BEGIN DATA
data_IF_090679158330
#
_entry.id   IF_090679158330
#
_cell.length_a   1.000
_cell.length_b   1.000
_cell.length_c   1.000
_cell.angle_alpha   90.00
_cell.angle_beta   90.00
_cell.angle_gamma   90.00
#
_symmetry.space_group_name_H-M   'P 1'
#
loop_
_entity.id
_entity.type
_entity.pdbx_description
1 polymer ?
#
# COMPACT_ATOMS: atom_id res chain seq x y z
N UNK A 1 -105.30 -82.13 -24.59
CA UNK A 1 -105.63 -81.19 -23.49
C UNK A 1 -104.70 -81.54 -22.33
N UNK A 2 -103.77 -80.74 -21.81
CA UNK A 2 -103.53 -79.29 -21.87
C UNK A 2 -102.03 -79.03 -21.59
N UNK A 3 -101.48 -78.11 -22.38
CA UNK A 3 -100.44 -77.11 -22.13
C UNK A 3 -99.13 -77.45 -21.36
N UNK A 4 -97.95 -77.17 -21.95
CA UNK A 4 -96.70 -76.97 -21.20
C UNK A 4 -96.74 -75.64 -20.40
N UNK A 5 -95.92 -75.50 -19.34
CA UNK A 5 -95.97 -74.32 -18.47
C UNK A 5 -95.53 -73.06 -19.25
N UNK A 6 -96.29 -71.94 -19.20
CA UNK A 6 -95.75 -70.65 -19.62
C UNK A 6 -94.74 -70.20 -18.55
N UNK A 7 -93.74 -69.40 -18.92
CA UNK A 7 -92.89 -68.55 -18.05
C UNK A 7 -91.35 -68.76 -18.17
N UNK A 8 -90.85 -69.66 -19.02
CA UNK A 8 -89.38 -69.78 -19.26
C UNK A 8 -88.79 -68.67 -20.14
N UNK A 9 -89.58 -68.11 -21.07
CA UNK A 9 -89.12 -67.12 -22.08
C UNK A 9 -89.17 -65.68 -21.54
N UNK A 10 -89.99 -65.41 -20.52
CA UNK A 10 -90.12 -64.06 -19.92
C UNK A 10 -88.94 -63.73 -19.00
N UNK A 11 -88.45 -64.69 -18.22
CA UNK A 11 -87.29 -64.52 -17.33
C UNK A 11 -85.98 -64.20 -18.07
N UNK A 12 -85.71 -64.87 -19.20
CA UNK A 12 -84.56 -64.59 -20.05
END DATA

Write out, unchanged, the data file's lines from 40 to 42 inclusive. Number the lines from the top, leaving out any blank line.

CA UNK A 7 -92.89 -68.55 -18.05
C UNK A 7 -91.35 -68.76 -18.17
N UNK A 8 -90.85 -69.66 -19.02